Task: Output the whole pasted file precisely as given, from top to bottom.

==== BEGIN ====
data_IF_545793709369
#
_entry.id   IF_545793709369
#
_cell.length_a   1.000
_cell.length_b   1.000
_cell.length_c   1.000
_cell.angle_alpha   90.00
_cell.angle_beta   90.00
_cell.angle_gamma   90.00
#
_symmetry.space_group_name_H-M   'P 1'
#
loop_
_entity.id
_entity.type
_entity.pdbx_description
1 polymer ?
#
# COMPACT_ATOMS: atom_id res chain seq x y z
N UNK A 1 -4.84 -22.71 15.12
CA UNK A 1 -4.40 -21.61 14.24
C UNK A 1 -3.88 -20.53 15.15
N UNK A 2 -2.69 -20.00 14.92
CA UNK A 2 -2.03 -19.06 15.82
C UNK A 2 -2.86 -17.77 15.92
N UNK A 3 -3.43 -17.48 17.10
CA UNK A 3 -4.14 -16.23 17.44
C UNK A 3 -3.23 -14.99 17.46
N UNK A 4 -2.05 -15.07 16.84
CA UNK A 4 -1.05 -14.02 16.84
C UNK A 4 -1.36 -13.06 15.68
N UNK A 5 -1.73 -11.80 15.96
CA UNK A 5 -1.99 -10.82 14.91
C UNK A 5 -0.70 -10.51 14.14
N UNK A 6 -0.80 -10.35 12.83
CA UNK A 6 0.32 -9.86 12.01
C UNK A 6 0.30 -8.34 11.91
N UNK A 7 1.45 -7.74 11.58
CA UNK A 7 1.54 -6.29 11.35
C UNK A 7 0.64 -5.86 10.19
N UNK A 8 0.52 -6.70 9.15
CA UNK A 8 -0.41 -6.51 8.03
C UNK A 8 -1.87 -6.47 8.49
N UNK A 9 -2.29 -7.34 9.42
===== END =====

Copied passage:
data_IF_545793709369
#
_entry.id   IF_545793709369
#
_cell.length_a   1.000
_cell.length_b   1.000
_cell.length_c   1.000
_cell.angle_alpha   90.00
_cell.angle_beta   90.00
_cell.angle_gamma   90.00
#
_symmetry.space_group_name_H-M   'P 1'
#
loop_
_entity.id
_entity.type
_entity.pdbx_description
1 polymer ?
#
# COMPACT_ATOMS: atom_id res chain seq x y z
N UNK A 1 -4.84 -22.71 15.12
CA UNK A 1 -4.40 -21.61 14.24
C UNK A 1 -3.88 -20.53 15.15
N UNK A 2 -2.69 -20.00 14.92
CA UNK A 2 -2.03 -19.06 15.82
C UNK A 2 -2.86 -17.77 15.92
N UNK A 3 -3.43 -17.48 17.10
CA UNK A 3 -4.14 -16.23 17.44
C UNK A 3 -3.23 -14.99 17.46
N UNK A 4 -2.05 -15.07 16.84
CA UNK A 4 -1.05 -14.02 16.84
C UNK A 4 -1.36 -13.06 15.68
N UNK A 5 -1.73 -11.80 15.96
CA UNK A 5 -1.99 -10.82 14.91
C UNK A 5 -0.70 -10.51 14.14
N UNK A 6 -0.80 -10.35 12.83
CA UNK A 6 0.32 -9.86 12.01
C UNK A 6 0.30 -8.34 11.91
N UNK A 7 1.45 -7.74 11.58
CA UNK A 7 1.54 -6.29 11.35
C UNK A 7 0.64 -5.86 10.19
N UNK A 8 0.52 -6.70 9.15
CA UNK A 8 -0.41 -6.51 8.03
C UNK A 8 -1.87 -6.47 8.49
N UNK A 9 -2.29 -7.34 9.42